I know, I know— every parent says his or her child’s graduation was memorable. Maybe the speeches were particularly outstanding, or some kid cart-wheeled across the stage, or the class joker wore only boxers under his gown. This week our daughter’s graduation at McGill Uni in Montreal was memorable for many, many reasons— but mostly for the emergency evacuation of over 2,000 of us from the giant tent!
Here we are BEFORE the excitement, all proud and calm…
I will try to keep my version of this event as unembellished as possible (not easy for a fiction writer!) The day started off incredibly hot and humid with storm warnings in the forecast, but honestly, they predicted storms for Charlotte’s wedding 3 weeks before, and we had nothing but sunshine, so I was feeling reasonably optimistic. Okay, we did take an umbrella. But as we all filed into the gigantic tent, it was beyond sweltering. They attempted to beat the heat with fans and some air conditioning coil thing, but I don’t think I have ever been so hot in my life. Six hundred Arts students plus families and friends squished shoulder-to shoulder like sardines in a can. And said can then placed in an oven. I can’t even imagine how the grads felt in their fur-edged long gowns and mortarboards.
The proceedings started beautifully with bagpipes and much ceremony, several humorous and moving speeches, and then the convocation began in earnest with the first fifteen or so graduates receiving their tap/cap/ degrees. I knew Charlotte was number three-hundred-and-something, and I was just contemplating which direction I should swoon should I faint from the lack of air, when the unthinkable happened.
Tent. Storm. Couple of thousand sweaty people. From our vantage point at the back left side of the structure, we heard a series of pops as several tent poles instantly ejected from their holes in the ground. I kid you not. A massive gust of wind lifted the side of the heavy canvas as if it was made of tissue, and we were face-to-face with the trees outside. Huge steel poles wobbled, massive suspended screens swung, and a feeling of dread knotted in my stomach.
Have you ever had that sensation of impending doom? I don’t ever remember a minute like this one in my entire life. In seconds, I knew there was a possibility of disaster. Thoughts of being smothered by canvas, crushed by a stampede of grad mothers’ high heels, smacked in the head by a pole, and hit by lightening all swirled around my mind in rapid fire. Nobody knew what to do. Would the storm blow over? Would the tent blow over? Panic etched on surrounding faces, and we decided to run for it, and a bunch of guys/ heroes held up the edge of the billowing tent while we scurried underneath to the open air.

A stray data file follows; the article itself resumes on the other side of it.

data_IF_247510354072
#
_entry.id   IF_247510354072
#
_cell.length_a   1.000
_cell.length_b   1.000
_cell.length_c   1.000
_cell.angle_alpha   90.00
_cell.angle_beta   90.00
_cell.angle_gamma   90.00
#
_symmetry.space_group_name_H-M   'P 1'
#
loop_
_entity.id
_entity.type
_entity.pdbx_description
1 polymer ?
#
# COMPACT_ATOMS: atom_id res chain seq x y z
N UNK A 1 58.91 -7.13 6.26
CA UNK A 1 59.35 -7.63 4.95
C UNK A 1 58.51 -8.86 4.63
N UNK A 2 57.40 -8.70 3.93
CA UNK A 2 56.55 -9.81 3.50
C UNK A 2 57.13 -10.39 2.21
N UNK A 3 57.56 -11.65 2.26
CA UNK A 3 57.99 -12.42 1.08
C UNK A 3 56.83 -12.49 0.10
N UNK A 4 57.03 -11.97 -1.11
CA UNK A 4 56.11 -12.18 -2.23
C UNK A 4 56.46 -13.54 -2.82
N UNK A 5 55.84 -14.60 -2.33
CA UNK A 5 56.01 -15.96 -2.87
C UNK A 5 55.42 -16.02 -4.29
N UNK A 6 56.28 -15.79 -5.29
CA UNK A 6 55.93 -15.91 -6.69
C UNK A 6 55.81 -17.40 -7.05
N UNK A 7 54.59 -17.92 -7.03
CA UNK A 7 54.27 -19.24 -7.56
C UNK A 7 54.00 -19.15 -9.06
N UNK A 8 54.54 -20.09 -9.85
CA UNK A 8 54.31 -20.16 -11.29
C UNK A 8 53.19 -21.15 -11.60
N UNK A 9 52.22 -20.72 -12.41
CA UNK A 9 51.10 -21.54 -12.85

I suggested, or maybe screamed to my brand new son-in-law to go and rescue Charlotte from the front of the tent, and then the heavens opened. Big time. A steady stream of us tried to find shelter, and eventually the whole tent was evacuated pronto and we followed the flow into a (thankfully solid) building. We all looked like drowned rats. Our pretty dresses, coiffed hair, and best suits all bedraggled. I knew Charlotte was in the very best hands, and was beyond relieved when she appeared with Ryan at the entrance of the building.
I can’t tell you how thankful I was in that moment. How I praised God from the bottom of my heart for not one injury. Yes, we were wet and displaced, but these vibrant young graduates were all safe and sound, still with hopes and dreams for their futures in tact.
So the rest of the ceremony was somewhat of a gong show! The fast ones among us filed into a lecture room, (which only held 600) and all rules, ceremony, and alphabetical orders were kiboshed. I felt desperately sorry for the administration as they attempted to at least get the grads gradded! We claimed fantastic seats, even though the grand stage walk ended up being two little steps and a squishy handshake with a photo. Charlotte was delighted to be in the company of her best friend of 4 Uni years, whom she would not have been with in the dilapidated tent, and at the end of the day, the best was made of an unfortunate calamity.
It certainly didn’t dampen our pride in our daughter’s achievements, and it was undoubtedly the most memorable graduation ceremony EVER for McGill University! We wouldn’t have missed it for the world…
Now that we have flown home and recovered from that adventure, we have our son’s high school graduation to attend. And I’m pleased to announce it is NOT in a tent…